Sinn Féin spokesperson on Foreign Affairs and Defence John Brady TD addressed the Dáil today in response to the report of the Commission on the Future of the Defence Force.
He said that the debate surrounding the future role of our Defence Forces needs to be grounded in the principle of neutrality, which needs to be protected by enshrining it in the Constitution.
Teachta Brady said:
“Military neutrality is a principle respected by the overwhelming majority of Irish people. Opinion polls have consistently shown support levels at more than 80%. Neutrality has gifted Ireland a platform in international affairs that far exceeds the economic, political, or military strength of our island.
“Central to our neutrality lies the capacity of our Defence Forces to defend our neutrality from threat. While we are nominally free from formal involvement in any military alliance; participation in PESCO challenges this and we are militarily dependent on our European neighbours.
“The safety of our skies is dependent on an agreement with the British government that allows for the RAF to provide flight interdiction in specific emergencies. It is an agreement that embarrasses the government to the point that it appears to have difficulty acknowledging its existence.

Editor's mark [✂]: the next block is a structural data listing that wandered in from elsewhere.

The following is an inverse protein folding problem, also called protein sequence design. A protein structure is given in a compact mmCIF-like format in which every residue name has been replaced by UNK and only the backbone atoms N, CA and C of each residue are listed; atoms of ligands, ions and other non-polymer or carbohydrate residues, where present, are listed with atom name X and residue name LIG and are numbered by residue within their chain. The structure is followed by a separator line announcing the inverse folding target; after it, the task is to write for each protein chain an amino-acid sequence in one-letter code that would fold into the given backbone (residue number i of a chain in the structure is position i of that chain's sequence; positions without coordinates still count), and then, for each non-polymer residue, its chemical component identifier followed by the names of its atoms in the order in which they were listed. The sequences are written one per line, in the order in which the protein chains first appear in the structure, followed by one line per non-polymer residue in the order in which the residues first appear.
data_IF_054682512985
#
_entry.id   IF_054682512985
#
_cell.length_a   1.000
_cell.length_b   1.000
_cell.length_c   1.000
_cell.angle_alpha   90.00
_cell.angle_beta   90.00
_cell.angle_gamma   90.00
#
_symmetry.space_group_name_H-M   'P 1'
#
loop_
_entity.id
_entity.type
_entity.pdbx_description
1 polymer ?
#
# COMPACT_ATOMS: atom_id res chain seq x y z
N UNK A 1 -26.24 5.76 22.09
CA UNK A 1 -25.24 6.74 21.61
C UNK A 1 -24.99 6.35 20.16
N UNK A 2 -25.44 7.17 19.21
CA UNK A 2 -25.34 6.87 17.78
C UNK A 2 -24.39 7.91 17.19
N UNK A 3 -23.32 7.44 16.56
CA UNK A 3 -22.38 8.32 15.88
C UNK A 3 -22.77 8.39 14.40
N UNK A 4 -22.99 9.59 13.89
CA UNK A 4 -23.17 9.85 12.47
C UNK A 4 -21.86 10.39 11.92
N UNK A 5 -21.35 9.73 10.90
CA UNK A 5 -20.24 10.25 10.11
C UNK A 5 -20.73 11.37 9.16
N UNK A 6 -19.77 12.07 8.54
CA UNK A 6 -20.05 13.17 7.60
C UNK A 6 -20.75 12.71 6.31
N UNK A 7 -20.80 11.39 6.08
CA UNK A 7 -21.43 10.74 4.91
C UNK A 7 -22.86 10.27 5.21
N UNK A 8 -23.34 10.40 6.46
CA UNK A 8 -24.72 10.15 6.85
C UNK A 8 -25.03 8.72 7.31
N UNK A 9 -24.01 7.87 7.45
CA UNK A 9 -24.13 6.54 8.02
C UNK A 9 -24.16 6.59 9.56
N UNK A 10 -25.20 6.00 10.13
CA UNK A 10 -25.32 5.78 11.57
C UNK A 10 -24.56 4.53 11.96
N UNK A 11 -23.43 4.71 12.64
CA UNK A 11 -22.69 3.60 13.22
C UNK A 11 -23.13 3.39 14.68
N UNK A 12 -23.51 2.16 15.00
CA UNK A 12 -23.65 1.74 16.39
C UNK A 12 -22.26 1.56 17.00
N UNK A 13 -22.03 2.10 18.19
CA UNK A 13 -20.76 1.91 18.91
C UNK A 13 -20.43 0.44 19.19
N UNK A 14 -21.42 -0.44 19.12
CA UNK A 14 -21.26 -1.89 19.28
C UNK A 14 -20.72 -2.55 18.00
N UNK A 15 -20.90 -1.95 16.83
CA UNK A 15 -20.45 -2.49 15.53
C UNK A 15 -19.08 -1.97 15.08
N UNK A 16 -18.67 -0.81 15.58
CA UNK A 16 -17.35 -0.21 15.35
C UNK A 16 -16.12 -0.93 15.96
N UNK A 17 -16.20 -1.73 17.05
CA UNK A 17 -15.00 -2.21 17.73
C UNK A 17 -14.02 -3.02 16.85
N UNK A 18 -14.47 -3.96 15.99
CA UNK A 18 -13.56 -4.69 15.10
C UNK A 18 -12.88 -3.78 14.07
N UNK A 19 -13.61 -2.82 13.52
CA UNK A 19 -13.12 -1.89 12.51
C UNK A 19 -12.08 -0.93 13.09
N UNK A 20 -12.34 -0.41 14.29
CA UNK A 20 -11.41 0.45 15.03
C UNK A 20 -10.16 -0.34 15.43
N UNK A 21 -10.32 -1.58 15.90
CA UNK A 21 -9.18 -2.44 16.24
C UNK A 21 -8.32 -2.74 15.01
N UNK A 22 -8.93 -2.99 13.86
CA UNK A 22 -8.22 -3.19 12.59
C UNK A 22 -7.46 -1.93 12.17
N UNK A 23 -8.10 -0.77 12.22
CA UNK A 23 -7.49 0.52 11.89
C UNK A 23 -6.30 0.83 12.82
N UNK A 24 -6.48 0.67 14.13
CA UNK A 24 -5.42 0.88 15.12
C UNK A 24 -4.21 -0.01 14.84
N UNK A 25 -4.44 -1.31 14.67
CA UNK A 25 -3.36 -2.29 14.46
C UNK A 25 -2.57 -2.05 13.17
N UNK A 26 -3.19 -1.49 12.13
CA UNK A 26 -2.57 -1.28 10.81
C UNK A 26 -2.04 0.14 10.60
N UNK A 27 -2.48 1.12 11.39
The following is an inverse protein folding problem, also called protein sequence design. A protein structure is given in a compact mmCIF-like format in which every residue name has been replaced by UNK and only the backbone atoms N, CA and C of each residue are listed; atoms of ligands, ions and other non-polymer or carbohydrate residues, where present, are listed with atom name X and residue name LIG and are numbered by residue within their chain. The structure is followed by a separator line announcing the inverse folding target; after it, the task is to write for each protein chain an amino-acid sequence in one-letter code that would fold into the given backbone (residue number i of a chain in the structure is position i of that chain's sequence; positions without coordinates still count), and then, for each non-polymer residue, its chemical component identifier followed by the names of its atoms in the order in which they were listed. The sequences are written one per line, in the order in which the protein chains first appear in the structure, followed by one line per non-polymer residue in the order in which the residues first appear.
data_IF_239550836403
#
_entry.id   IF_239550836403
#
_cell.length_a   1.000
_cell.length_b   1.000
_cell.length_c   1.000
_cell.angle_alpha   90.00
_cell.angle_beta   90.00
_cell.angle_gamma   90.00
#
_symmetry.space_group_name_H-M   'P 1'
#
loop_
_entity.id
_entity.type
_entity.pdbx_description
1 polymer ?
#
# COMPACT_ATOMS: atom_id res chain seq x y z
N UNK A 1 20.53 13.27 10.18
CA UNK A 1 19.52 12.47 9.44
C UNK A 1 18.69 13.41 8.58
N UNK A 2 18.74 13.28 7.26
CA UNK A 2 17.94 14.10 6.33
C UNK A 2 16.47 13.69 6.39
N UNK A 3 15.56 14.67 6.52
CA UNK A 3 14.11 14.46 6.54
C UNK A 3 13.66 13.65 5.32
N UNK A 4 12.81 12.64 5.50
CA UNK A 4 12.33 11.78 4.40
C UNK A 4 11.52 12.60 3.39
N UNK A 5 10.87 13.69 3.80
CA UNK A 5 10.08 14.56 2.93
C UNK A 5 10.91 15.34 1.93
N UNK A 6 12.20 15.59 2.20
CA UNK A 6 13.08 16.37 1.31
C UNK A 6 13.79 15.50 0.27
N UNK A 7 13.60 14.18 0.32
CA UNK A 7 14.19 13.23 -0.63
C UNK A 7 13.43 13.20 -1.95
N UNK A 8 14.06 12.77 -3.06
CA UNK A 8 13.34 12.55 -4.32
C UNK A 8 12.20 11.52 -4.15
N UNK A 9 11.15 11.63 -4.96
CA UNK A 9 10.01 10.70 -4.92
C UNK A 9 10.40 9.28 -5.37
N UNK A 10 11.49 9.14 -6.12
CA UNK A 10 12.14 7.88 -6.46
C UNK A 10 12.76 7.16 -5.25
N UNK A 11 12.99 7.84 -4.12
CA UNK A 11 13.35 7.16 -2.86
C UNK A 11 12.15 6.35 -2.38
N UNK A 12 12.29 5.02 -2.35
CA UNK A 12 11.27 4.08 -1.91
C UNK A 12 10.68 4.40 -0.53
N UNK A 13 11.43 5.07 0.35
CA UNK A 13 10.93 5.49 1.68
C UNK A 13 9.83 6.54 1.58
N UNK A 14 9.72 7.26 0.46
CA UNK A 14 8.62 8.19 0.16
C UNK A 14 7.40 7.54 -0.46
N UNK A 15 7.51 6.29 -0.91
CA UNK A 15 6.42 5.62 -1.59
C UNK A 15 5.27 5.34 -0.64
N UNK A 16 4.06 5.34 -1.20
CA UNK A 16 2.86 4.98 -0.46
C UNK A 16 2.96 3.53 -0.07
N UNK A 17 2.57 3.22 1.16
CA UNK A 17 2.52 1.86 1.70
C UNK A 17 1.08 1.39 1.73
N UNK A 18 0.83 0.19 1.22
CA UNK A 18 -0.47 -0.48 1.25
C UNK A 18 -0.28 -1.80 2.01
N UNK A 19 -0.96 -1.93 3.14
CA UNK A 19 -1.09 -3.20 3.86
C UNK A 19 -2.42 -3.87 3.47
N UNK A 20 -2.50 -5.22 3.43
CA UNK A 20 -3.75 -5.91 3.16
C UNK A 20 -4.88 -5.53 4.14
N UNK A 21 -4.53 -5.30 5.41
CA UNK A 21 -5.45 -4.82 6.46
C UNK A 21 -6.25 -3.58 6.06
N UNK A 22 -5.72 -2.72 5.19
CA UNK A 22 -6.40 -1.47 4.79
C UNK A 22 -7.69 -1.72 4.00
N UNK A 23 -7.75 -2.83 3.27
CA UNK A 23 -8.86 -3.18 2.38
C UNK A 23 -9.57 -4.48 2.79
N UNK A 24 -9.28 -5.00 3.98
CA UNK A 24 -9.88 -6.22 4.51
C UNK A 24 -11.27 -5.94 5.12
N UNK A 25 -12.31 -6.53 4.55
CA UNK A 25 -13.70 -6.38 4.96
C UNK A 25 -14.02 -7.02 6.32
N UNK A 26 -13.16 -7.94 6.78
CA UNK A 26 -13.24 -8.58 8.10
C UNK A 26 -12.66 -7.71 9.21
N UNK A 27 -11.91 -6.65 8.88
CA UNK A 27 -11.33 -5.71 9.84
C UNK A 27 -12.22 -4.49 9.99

“As an island nation, our seas represent one of our nation’s richest and most strategically important assets. Yet we are dependent on our EU neighbours to provide naval patrols to guarantee the security of our seas – even within our twelve-mile zone. Recent events have exposed our vulnerability to the hybrid nature of modern threats to the State.
“We need to see the principle of neutrality protected, by enshrining it in our Constitution.
“First and foremost, we need to invest in our Defence Forces to ensure that our nation has the capacity to defend our nation’s security. The first step is to secure the established number of our Defence Forces and to halt the exodus of key personnel from its ranks.”
Teachta Brady concluded:
“There are issues affecting retention and recruitment which the Minister can address immediately and would help to address some of the concerns of members of the Defence Forces. The Minister can give permission for PDFORRA to affiliate with ICTU right away and the Working Time Directive can be addressed immediately. The current situation cannot be allowed to continue.
“How the government responds to this report will not only reveal its attitude to the members of the Defence Forces, but its vision for Ireland’s place and standing within the international community in the years ahead.”